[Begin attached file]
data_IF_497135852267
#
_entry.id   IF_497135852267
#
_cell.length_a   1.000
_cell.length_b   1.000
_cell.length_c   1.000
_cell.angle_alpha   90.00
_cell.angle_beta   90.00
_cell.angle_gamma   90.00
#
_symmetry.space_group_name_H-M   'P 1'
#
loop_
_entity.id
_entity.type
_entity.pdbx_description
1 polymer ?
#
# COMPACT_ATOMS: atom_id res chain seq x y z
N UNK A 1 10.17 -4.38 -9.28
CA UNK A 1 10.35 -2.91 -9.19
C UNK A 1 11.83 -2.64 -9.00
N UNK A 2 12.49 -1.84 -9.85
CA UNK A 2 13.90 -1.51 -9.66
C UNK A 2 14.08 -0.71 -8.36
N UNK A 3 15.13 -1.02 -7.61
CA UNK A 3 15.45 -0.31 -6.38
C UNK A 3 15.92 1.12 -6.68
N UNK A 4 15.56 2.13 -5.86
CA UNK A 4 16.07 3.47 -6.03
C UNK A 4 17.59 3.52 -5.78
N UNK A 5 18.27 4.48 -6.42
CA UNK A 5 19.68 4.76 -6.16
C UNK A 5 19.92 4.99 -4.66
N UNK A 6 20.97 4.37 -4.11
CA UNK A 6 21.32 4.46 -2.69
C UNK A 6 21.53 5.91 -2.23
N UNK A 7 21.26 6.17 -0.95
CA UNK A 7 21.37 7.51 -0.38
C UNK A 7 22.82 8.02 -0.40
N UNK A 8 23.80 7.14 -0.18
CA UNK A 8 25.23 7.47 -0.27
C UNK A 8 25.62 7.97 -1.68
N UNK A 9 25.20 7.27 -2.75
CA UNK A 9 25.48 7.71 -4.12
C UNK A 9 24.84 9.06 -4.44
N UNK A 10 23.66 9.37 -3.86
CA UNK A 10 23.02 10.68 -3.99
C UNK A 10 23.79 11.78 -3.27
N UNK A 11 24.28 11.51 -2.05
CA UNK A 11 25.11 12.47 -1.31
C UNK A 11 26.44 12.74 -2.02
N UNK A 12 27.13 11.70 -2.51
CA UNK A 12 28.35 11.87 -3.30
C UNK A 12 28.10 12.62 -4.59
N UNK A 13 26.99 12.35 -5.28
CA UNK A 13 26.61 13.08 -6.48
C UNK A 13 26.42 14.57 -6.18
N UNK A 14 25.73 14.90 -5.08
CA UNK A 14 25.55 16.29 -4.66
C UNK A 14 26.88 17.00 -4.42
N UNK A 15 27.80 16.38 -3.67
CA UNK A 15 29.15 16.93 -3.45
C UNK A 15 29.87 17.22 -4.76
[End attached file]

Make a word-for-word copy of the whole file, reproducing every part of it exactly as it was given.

data_IF_497135852267
#
_entry.id   IF_497135852267
#
_cell.length_a   1.000
_cell.length_b   1.000
_cell.length_c   1.000
_cell.angle_alpha   90.00
_cell.angle_beta   90.00
_cell.angle_gamma   90.00
#
_symmetry.space_group_name_H-M   'P 1'
#
loop_
_entity.id
_entity.type
_entity.pdbx_description
1 polymer ?
#
# COMPACT_ATOMS: atom_id res chain seq x y z
N UNK A 1 10.17 -4.38 -9.28
CA UNK A 1 10.35 -2.91 -9.19
C UNK A 1 11.83 -2.64 -9.00
N UNK A 2 12.49 -1.84 -9.85
CA UNK A 2 13.90 -1.51 -9.66
C UNK A 2 14.08 -0.71 -8.36
N UNK A 3 15.13 -1.02 -7.61
CA UNK A 3 15.45 -0.31 -6.38
C UNK A 3 15.92 1.12 -6.68
N UNK A 4 15.56 2.13 -5.86
CA UNK A 4 16.07 3.47 -6.03
C UNK A 4 17.59 3.52 -5.78
N UNK A 5 18.27 4.48 -6.42
CA UNK A 5 19.68 4.76 -6.16
C UNK A 5 19.92 4.99 -4.66
N UNK A 6 20.97 4.37 -4.11
CA UNK A 6 21.32 4.46 -2.69
C UNK A 6 21.53 5.91 -2.23
N UNK A 7 21.26 6.17 -0.95
CA UNK A 7 21.37 7.51 -0.38
C UNK A 7 22.82 8.02 -0.40
N UNK A 8 23.80 7.14 -0.18
CA UNK A 8 25.23 7.47 -0.27
C UNK A 8 25.62 7.97 -1.68
N UNK A 9 25.20 7.27 -2.75
CA UNK A 9 25.48 7.71 -4.12
C UNK A 9 24.84 9.06 -4.44
N UNK A 10 23.66 9.37 -3.86
CA UNK A 10 23.02 10.68 -3.99
C UNK A 10 23.79 11.78 -3.27
N UNK A 11 24.28 11.51 -2.05
CA UNK A 11 25.11 12.47 -1.31
C UNK A 11 26.44 12.74 -2.02
N UNK A 12 27.13 11.70 -2.51
CA UNK A 12 28.35 11.87 -3.30
C UNK A 12 28.10 12.62 -4.59
N UNK A 13 26.99 12.35 -5.28
CA UNK A 13 26.61 13.08 -6.48
C UNK A 13 26.42 14.57 -6.18
N UNK A 14 25.73 14.90 -5.08
CA UNK A 14 25.55 16.29 -4.66
C UNK A 14 26.88 17.00 -4.42
N UNK A 15 27.80 16.38 -3.67
CA UNK A 15 29.15 16.93 -3.45
C UNK A 15 29.87 17.22 -4.76